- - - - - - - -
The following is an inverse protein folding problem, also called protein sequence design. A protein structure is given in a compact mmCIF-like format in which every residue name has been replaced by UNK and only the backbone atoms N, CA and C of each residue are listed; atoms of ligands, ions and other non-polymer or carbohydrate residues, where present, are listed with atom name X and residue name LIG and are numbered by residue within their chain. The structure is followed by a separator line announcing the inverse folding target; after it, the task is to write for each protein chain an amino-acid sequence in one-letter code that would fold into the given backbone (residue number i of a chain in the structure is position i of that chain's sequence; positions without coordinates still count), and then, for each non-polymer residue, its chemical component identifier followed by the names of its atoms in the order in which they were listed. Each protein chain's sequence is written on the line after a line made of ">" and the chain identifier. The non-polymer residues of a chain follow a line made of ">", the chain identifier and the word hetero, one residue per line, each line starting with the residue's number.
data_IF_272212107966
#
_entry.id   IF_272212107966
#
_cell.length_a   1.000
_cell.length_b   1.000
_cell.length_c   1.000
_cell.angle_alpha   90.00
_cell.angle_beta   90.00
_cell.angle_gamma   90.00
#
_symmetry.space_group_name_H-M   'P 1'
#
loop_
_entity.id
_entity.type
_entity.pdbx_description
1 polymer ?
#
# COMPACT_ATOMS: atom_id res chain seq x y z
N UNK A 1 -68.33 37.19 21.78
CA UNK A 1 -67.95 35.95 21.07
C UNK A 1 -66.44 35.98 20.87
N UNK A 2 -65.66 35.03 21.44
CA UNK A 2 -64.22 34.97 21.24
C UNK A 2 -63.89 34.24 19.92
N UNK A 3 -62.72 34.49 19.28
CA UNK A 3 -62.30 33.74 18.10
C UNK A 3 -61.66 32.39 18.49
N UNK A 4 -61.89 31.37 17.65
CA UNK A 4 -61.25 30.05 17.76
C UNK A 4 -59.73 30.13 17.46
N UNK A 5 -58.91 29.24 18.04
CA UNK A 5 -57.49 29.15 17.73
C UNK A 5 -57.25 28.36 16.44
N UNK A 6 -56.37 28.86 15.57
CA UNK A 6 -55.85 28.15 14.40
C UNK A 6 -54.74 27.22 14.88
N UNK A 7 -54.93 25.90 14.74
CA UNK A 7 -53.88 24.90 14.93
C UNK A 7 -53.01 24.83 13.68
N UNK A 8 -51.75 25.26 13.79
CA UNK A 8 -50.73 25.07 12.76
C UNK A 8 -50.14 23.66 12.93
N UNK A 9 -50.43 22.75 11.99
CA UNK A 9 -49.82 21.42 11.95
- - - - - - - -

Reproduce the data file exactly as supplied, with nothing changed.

The following is an inverse protein folding problem, also called protein sequence design. A protein structure is given in a compact mmCIF-like format in which every residue name has been replaced by UNK and only the backbone atoms N, CA and C of each residue are listed; atoms of ligands, ions and other non-polymer or carbohydrate residues, where present, are listed with atom name X and residue name LIG and are numbered by residue within their chain. The structure is followed by a separator line announcing the inverse folding target; after it, the task is to write for each protein chain an amino-acid sequence in one-letter code that would fold into the given backbone (residue number i of a chain in the structure is position i of that chain's sequence; positions without coordinates still count), and then, for each non-polymer residue, its chemical component identifier followed by the names of its atoms in the order in which they were listed. Each protein chain's sequence is written on the line after a line made of ">" and the chain identifier. The non-polymer residues of a chain follow a line made of ">", the chain identifier and the word hetero, one residue per line, each line starting with the residue's number.
data_IF_272212107966
#
_entry.id   IF_272212107966
#
_cell.length_a   1.000
_cell.length_b   1.000
_cell.length_c   1.000
_cell.angle_alpha   90.00
_cell.angle_beta   90.00
_cell.angle_gamma   90.00
#
_symmetry.space_group_name_H-M   'P 1'
#
loop_
_entity.id
_entity.type
_entity.pdbx_description
1 polymer ?
#
# COMPACT_ATOMS: atom_id res chain seq x y z
N UNK A 1 -68.33 37.19 21.78
CA UNK A 1 -67.95 35.95 21.07
C UNK A 1 -66.44 35.98 20.87
N UNK A 2 -65.66 35.03 21.44
CA UNK A 2 -64.22 34.97 21.24
C UNK A 2 -63.89 34.24 19.92
N UNK A 3 -62.72 34.49 19.28
CA UNK A 3 -62.30 33.74 18.10
C UNK A 3 -61.66 32.39 18.49
N UNK A 4 -61.89 31.37 17.65
CA UNK A 4 -61.25 30.05 17.76
C UNK A 4 -59.73 30.13 17.46
N UNK A 5 -58.91 29.24 18.04
CA UNK A 5 -57.49 29.15 17.73
C UNK A 5 -57.25 28.36 16.44
N UNK A 6 -56.37 28.86 15.57
CA UNK A 6 -55.85 28.15 14.40
C UNK A 6 -54.74 27.22 14.88
N UNK A 7 -54.93 25.90 14.74
CA UNK A 7 -53.88 24.90 14.93
C UNK A 7 -53.01 24.83 13.68
N UNK A 8 -51.75 25.26 13.79
CA UNK A 8 -50.73 25.07 12.76
C UNK A 8 -50.14 23.66 12.93
N UNK A 9 -50.43 22.75 11.99
CA UNK A 9 -49.82 21.42 11.95